Attorney previously disciplined for not responding to ethics inquiries

By Lawrence Smith | Jan 6, 2011

CHARLESTON – Prior to his suspension, records show Gregory G. Michael was admonished three times by the Bar including twice in 1997 for two complaints arising from the same case.

Two months before issuing its statement of charges related to Clarence E. Miller Jr.'s complaint, the Lawyer Disciplinary Board admonished Michael for failing to timely respond to a complaint filed against him by Anthony C. Owens on July 11, 2008. According to the complaint, Michael, who was appointed to represent Owens on a charge of first degree sexual abuse, failed to adequately represent Owens including filing a motion to dismiss his case.

Though the Board's investigative panel found no substance to Owens' complaint, it only obtained Michael's answer to it by issuing a subpoena.

Eleven years earlier, the Board admonished Michael for responding to an ethics complaint filed by a client, Jane A. Sine of Grafton, only after he was subpoenaed. On February 14, 1995, Sine alleged Michael filed her personal injury suit against the wrong party.

Ironically, the defendant in the suit, Steven R. Trippett, an employee of Petroleum Development Corporation of Bridgeport, nine months later, filed a complaint against Michael. In his complaint, Trippett alleged Michael stated in the 1994 lawsuit he filed on Sine's behalf said the result of a 1992 accident between them was due to his "youth, inexperience and lack of skill and judgment."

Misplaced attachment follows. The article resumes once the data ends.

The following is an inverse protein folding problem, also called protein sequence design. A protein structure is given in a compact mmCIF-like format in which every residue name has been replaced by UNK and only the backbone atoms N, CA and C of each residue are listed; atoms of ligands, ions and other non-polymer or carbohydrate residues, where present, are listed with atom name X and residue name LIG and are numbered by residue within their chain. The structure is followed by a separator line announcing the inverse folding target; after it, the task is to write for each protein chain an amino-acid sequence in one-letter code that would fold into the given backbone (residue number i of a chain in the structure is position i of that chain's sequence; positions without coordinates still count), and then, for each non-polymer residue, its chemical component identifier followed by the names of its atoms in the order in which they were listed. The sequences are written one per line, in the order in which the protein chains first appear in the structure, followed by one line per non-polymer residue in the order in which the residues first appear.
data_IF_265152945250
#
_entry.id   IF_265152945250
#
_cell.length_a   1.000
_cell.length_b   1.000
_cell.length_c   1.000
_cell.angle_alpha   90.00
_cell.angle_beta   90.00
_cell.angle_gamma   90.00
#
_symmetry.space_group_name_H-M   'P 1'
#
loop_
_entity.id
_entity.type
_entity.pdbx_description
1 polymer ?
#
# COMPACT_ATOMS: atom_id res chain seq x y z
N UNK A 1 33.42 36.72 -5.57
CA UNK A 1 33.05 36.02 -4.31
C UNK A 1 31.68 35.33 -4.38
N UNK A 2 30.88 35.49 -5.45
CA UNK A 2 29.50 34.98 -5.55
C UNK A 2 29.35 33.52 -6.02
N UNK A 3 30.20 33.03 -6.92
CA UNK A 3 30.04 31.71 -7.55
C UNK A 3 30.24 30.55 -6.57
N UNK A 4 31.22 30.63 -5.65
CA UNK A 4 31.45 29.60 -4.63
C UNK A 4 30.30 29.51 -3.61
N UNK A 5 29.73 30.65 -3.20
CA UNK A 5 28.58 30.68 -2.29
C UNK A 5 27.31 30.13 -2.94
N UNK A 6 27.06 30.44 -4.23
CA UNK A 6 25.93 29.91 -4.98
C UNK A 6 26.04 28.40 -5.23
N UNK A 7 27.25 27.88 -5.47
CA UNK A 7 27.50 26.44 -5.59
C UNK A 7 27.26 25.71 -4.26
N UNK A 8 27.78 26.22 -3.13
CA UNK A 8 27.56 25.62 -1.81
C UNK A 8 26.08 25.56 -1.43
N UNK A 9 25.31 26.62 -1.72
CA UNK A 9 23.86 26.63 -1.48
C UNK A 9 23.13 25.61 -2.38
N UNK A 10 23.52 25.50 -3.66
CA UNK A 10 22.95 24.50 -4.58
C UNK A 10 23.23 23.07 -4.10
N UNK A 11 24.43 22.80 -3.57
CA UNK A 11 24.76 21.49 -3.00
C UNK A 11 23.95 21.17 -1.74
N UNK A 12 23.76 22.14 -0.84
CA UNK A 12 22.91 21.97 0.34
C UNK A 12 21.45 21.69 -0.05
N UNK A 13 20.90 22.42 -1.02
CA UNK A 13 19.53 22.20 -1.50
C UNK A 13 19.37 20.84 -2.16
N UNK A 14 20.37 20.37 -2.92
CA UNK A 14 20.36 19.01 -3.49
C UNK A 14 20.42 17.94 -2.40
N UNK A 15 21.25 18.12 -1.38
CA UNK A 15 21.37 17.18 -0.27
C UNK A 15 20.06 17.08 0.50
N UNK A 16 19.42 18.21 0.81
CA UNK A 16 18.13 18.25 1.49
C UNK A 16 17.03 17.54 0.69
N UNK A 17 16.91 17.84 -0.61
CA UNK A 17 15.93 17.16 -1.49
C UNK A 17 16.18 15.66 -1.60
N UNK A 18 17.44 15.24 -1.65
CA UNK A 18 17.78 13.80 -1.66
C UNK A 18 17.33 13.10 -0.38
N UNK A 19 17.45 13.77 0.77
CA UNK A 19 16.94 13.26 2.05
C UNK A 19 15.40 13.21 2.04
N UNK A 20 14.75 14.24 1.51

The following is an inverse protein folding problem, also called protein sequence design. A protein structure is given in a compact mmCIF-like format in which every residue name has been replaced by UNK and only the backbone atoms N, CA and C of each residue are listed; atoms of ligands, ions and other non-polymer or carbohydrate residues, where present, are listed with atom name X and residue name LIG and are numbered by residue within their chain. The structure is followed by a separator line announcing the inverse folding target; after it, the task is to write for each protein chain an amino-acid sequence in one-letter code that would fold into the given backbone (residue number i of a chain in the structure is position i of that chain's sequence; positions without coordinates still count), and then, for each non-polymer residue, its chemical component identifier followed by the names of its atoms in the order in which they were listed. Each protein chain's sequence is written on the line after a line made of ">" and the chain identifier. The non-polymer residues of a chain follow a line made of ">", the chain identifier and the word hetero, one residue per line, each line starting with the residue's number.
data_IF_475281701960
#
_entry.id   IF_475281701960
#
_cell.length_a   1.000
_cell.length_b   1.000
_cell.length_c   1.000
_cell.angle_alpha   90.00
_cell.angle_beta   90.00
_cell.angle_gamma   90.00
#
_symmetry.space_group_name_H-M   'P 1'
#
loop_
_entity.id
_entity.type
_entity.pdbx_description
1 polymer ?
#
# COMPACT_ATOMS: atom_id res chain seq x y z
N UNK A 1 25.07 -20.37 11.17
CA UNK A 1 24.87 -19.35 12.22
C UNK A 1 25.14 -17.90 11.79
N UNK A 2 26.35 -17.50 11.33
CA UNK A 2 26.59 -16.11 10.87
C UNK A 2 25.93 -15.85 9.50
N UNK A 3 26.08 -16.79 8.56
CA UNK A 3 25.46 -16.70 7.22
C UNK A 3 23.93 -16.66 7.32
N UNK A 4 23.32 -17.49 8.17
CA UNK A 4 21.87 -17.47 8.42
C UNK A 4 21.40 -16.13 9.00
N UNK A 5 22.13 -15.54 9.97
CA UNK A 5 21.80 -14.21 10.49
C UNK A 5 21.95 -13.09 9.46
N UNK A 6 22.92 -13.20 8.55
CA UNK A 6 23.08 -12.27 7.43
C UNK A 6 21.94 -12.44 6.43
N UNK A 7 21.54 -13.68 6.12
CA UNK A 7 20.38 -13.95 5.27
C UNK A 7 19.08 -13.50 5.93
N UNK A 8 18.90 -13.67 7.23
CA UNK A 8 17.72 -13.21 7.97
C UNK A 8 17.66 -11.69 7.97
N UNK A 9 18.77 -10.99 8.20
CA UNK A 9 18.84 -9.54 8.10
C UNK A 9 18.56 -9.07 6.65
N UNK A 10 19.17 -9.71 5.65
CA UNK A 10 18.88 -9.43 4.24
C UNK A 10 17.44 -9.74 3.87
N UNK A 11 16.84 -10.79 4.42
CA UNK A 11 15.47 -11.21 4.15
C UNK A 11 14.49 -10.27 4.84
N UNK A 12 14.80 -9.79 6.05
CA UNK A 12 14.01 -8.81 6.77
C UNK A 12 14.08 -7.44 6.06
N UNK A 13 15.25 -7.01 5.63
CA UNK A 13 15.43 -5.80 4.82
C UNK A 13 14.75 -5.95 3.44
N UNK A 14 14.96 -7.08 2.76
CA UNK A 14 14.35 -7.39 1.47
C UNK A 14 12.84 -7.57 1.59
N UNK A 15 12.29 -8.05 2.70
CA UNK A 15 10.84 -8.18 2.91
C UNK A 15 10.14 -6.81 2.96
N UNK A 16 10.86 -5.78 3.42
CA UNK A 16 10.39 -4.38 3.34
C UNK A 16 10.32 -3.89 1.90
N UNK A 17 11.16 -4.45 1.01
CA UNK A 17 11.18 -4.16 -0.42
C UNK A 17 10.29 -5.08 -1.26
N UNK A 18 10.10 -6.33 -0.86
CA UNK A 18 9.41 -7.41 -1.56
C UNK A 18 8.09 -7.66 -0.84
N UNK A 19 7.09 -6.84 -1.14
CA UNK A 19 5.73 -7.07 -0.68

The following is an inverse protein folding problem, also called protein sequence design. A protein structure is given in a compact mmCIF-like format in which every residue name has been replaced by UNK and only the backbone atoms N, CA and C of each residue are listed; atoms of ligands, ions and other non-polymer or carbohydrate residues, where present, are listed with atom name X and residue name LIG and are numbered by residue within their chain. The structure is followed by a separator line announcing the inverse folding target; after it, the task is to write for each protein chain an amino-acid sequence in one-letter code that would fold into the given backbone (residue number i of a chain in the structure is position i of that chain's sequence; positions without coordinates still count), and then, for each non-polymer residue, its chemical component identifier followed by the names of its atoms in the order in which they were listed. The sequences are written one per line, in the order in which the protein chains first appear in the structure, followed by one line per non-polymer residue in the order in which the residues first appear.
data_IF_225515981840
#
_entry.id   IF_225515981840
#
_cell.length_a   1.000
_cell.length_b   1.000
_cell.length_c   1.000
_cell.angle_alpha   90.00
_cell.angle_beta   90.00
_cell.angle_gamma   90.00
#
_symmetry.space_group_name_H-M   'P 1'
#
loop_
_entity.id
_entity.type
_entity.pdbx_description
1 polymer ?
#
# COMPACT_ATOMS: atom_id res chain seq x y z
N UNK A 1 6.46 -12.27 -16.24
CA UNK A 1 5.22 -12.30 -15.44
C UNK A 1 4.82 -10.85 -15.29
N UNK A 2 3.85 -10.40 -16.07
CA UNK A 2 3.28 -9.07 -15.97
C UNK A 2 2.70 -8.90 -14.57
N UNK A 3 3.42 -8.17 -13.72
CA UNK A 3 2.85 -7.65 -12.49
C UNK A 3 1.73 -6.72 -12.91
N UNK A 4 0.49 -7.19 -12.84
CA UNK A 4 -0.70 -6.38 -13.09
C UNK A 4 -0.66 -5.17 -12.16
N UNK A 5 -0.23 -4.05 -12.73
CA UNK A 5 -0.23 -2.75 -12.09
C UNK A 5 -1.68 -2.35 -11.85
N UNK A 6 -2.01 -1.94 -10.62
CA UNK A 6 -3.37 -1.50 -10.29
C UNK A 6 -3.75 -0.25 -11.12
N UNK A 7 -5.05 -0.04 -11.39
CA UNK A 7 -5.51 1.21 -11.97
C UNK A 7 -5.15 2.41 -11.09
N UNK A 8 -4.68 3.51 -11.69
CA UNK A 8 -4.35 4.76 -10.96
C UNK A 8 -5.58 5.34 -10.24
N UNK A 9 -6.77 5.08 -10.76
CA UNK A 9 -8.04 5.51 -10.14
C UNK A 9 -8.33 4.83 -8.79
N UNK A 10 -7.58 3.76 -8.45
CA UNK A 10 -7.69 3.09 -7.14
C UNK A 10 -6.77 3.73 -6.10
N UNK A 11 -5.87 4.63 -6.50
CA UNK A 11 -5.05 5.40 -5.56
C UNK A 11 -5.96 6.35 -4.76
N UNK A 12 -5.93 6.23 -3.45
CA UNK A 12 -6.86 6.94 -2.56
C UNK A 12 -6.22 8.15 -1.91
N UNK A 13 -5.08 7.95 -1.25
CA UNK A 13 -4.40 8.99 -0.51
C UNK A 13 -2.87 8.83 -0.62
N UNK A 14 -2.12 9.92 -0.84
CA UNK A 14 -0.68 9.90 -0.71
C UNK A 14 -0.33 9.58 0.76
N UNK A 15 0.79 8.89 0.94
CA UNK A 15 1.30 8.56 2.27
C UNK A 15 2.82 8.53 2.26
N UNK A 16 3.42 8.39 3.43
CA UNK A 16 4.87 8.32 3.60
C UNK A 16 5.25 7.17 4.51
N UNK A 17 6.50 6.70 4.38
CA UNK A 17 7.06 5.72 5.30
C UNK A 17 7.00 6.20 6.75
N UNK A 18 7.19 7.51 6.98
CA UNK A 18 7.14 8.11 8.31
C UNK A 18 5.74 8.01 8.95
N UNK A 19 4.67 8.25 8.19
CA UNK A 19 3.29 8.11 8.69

However, Trippett said a traffic accident report filed by police found the collision between he and Sine was the result of negligence of a third-party. According to the report, Trippett's truck rear-ended Sine's car as a result of him being rear-ended by a car driven by Billy DeMarco.

According the complaint, Petroleum Development Corp. was later dismissed from Sine's lawsuit, and DeMarco added.

Because Michael had a copy of the traffic report before filing the suit, the Board found Michael violated Rule 3.1 of the Rules of Professional Conduct dealing with making allegations without any basis in fact. In issuing its admonishment on Oct. 17, 1997, the Board said Michael was aware the cause of the accident was not due to Trippett's actions, but instead DeMarco's whom he should have initially sued.

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